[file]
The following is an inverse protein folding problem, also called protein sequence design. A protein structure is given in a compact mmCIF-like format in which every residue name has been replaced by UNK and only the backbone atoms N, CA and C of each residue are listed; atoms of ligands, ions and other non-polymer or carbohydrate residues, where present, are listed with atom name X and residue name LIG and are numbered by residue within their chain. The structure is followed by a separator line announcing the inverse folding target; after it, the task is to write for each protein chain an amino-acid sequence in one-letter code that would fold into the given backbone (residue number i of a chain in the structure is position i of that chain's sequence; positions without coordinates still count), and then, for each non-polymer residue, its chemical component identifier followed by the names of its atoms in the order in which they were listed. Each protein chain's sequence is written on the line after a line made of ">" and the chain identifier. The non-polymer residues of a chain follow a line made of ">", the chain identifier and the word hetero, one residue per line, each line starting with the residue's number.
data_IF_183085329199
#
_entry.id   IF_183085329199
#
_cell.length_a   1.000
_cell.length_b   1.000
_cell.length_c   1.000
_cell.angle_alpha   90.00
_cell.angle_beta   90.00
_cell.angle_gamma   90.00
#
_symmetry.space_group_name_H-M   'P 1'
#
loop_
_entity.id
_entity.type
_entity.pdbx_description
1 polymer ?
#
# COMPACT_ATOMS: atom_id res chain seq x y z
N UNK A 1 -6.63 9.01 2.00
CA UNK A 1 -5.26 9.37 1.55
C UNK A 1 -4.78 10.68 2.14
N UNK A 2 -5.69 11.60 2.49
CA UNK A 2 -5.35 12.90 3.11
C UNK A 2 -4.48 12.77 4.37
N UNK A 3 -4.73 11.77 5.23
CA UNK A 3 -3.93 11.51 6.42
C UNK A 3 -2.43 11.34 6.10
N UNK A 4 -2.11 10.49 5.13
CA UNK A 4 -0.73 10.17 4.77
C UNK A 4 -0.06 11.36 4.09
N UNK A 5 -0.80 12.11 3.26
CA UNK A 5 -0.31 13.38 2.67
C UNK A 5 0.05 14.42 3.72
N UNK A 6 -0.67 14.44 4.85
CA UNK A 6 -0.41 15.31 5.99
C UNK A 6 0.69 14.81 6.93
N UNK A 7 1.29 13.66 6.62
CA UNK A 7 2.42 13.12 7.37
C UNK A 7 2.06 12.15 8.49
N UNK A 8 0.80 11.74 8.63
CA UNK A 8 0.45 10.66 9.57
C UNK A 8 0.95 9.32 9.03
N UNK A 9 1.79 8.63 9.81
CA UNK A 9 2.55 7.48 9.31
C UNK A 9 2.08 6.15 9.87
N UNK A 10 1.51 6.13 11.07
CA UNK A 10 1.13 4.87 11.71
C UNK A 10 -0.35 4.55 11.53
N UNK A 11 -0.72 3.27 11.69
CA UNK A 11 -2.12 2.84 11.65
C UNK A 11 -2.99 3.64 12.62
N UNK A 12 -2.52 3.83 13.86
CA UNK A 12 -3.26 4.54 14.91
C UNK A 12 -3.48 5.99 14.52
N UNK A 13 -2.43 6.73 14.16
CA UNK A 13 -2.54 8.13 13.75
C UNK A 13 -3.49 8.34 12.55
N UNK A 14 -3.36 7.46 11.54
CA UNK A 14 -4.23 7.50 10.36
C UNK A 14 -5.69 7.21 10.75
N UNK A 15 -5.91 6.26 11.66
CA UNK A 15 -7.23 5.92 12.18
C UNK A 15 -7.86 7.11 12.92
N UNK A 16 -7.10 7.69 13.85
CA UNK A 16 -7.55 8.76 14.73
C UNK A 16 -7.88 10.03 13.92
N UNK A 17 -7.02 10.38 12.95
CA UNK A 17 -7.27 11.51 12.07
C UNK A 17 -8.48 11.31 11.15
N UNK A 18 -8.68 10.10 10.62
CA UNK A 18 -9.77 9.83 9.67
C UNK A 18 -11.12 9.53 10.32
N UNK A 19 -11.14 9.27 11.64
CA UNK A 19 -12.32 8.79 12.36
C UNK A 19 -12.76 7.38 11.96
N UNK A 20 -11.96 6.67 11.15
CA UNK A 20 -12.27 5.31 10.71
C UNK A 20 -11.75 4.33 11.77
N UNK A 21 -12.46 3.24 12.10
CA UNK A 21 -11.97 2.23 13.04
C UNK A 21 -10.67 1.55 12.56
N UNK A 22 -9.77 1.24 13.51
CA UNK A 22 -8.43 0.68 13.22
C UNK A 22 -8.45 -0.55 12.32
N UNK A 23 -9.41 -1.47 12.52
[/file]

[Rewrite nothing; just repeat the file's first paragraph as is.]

The following is an inverse protein folding problem, also called protein sequence design. A protein structure is given in a compact mmCIF-like format in which every residue name has been replaced by UNK and only the backbone atoms N, CA and C of each residue are listed; atoms of ligands, ions and other non-polymer or carbohydrate residues, where present, are listed with atom name X and residue name LIG and are numbered by residue within their chain. The structure is followed by a separator line announcing the inverse folding target; after it, the task is to write for each protein chain an amino-acid sequence in one-letter code that would fold into the given backbone (residue number i of a chain in the structure is position i of that chain's sequence; positions without coordinates still count), and then, for each non-polymer residue, its chemical component identifier followed by the names of its atoms in the order in which they were listed. Each protein chain's sequence is written on the line after a line made of ">" and the chain identifier. The non-polymer residues of a chain follow a line made of ">", the chain identifier and the word hetero, one residue per line, each line starting with the residue's number.